Measuring charge and mass distributions in dry powder inhalers using the electrical Next Generation Impactor (eNGI)

Susan Hoe, Daniela Traini, Hak-Kim Chan, Paul M. Young

Research output: Contribution to journalArticlepeer-review

49 Citations (Scopus)


The electrical Next Generation Impactor (eNGI) was assessed against the electrical low-pressure impactor (ELPI) and next generation impactor (NGI) for its capability to characterise particle size and electrostatic charge properties of dry powder inhaler (DPI) formulations. Following assessment, the relationship between inhalational air flow rate and drug powder charge was explored using the eNGI. At a vacuum flow rate of 30 L/min, doses of Pulmicort® (budesonide 400 μg) and Bricanyl® (terbutaline 500 μg) were dispersed into the ELPI, NGI and eNGI, from which particle size profiles and charge profiles were ascertained. Further doses of Pulmicort and Bricanyl were fired into the eNGI at vacuum air flow rates of 45, 60, 75 and 90 L/min, and the resultant size and charge profiles were determined. Particle size profiles at 30 L/min were found to be comparable between the NGI and eNGI, while charge profiles were comparable between the eNGI and ELPI. As air flow rate increased from 30 to 90 L/min, in vitro aerosol performance improved before reaching a peak at 45 L/min (Pulmicort) and 60 L/min (Bricanyl). Net charge also increased with flow rate, the cause of which may be a combination of increased turbulence and aerosol performance. This study demonstrates that the eNGI is capable of electrostatic and particle size characterization of commercial drug-only DPI products.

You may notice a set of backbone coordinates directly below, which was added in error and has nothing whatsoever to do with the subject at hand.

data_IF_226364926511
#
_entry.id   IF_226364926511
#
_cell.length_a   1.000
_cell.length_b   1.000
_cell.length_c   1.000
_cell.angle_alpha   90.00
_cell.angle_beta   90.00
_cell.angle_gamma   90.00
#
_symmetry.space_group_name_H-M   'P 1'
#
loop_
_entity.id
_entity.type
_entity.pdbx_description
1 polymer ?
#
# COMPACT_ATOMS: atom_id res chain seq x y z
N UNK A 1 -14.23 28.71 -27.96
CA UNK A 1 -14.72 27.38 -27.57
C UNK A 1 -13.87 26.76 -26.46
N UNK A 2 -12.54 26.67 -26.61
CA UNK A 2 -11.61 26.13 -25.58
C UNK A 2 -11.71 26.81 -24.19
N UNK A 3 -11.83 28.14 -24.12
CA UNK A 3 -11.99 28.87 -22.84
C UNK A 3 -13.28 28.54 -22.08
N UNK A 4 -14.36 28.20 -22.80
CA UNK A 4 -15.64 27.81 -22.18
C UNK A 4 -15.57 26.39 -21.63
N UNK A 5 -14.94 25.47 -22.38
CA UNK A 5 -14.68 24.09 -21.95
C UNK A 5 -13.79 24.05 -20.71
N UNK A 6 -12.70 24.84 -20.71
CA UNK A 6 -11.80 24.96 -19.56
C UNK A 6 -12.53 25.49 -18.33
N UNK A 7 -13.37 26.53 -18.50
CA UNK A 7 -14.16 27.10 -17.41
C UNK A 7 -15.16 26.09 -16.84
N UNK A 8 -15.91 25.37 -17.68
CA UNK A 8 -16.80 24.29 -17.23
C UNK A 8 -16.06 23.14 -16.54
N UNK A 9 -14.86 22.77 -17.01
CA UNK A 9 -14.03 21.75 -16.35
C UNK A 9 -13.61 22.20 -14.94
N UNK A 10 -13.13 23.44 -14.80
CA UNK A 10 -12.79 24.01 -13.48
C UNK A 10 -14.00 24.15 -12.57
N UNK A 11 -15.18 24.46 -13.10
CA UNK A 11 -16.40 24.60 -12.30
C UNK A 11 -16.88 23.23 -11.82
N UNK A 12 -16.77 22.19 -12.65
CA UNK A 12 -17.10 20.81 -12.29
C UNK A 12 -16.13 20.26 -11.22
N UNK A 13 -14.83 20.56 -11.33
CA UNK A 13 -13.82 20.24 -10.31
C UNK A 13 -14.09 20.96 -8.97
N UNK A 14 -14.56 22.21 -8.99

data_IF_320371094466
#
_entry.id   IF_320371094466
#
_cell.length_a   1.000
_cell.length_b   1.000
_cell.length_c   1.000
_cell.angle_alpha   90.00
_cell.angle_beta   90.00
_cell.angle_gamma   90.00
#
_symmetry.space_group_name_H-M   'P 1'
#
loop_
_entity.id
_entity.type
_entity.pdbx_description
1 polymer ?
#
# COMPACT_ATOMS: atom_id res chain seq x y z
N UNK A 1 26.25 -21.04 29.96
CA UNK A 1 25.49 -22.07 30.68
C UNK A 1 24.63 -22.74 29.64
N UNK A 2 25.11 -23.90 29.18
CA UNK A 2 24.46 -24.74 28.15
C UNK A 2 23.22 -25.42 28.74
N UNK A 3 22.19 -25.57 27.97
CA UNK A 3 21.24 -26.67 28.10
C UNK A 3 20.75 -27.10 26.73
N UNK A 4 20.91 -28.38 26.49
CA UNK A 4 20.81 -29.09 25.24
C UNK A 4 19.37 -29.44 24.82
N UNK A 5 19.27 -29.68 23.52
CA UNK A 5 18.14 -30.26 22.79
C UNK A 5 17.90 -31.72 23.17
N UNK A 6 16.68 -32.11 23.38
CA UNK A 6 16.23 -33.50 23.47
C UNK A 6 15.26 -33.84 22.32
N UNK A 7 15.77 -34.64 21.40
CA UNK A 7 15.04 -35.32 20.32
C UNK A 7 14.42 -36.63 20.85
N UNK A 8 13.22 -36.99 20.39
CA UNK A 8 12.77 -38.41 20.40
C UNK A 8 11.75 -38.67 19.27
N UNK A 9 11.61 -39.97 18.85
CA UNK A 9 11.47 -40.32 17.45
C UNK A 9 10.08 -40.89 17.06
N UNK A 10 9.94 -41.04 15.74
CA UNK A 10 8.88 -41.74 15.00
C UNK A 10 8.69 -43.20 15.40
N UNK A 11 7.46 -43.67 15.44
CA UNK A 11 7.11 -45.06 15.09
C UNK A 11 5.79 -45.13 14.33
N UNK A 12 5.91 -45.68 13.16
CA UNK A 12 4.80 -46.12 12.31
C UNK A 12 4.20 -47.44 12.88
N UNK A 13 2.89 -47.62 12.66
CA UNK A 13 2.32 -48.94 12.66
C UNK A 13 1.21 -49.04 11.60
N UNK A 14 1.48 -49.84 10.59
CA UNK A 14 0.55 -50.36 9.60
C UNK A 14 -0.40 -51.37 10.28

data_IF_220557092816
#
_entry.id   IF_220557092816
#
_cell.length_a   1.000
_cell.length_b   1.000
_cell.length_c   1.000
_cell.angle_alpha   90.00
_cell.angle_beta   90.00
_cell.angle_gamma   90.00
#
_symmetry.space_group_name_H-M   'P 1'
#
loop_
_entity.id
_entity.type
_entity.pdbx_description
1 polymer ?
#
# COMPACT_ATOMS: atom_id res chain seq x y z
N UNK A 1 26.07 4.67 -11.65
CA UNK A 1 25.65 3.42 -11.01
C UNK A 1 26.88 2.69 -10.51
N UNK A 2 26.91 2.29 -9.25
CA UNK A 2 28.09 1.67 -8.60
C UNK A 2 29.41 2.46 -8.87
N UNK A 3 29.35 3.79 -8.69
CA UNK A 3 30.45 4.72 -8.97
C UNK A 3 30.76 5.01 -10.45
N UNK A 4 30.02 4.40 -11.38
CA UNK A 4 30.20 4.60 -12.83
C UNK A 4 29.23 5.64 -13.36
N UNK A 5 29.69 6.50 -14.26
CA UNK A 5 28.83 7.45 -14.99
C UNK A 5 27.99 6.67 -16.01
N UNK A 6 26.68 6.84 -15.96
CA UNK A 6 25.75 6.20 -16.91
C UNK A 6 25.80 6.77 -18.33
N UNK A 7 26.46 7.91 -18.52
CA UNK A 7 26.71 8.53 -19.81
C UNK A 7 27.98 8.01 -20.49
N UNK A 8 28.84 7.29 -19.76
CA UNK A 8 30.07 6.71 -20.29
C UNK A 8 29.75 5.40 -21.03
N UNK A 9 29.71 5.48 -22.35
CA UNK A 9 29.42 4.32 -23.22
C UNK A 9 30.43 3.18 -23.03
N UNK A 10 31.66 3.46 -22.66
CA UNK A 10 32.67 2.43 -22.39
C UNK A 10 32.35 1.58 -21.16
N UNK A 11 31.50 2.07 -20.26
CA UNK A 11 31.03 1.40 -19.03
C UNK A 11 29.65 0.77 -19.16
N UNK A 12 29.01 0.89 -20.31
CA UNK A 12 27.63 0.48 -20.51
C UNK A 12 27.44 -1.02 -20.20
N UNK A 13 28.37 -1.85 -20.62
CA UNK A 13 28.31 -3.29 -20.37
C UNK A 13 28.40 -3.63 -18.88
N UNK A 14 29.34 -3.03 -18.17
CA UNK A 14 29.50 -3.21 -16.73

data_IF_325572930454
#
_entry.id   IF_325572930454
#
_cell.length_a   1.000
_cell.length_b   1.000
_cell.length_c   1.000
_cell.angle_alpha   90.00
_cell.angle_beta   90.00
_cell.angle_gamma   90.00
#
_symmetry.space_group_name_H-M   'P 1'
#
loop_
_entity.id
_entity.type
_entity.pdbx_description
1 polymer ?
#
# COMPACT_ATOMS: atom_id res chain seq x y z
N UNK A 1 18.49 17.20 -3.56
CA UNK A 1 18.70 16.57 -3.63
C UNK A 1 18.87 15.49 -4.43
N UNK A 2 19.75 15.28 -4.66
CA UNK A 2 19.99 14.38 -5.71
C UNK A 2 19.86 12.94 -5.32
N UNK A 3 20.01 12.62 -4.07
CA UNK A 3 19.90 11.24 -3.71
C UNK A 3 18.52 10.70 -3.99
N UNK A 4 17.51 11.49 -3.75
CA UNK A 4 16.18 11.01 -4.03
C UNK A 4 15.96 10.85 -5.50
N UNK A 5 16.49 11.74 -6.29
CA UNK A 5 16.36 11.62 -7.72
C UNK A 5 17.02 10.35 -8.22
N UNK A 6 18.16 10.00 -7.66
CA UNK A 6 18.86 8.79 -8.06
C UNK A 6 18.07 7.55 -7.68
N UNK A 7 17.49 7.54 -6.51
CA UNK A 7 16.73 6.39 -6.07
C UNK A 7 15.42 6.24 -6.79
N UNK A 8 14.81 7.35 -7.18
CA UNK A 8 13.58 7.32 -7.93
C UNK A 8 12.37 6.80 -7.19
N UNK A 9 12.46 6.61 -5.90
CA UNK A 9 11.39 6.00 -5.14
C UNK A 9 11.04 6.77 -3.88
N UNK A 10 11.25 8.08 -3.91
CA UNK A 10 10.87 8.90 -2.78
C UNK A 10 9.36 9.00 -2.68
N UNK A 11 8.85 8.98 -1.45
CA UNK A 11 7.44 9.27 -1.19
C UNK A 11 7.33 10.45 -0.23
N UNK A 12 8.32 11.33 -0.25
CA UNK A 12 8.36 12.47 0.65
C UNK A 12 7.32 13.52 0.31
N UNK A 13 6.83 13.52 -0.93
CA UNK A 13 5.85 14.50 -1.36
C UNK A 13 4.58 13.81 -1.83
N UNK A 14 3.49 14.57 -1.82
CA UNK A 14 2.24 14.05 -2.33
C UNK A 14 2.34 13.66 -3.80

Original languageEnglish
Pages (from-to)88-94
Number of pages7
JournalEuropean Journal of Pharmaceutical Sciences
Issue number2
Publication statusPublished - 10 Sept 2009
Externally publishedYes


  • Electrical Next Generation Impactor (eNGI)
  • Dry powder inhaler
  • Budesonide
  • Terbutaline
  • Triboelectrification


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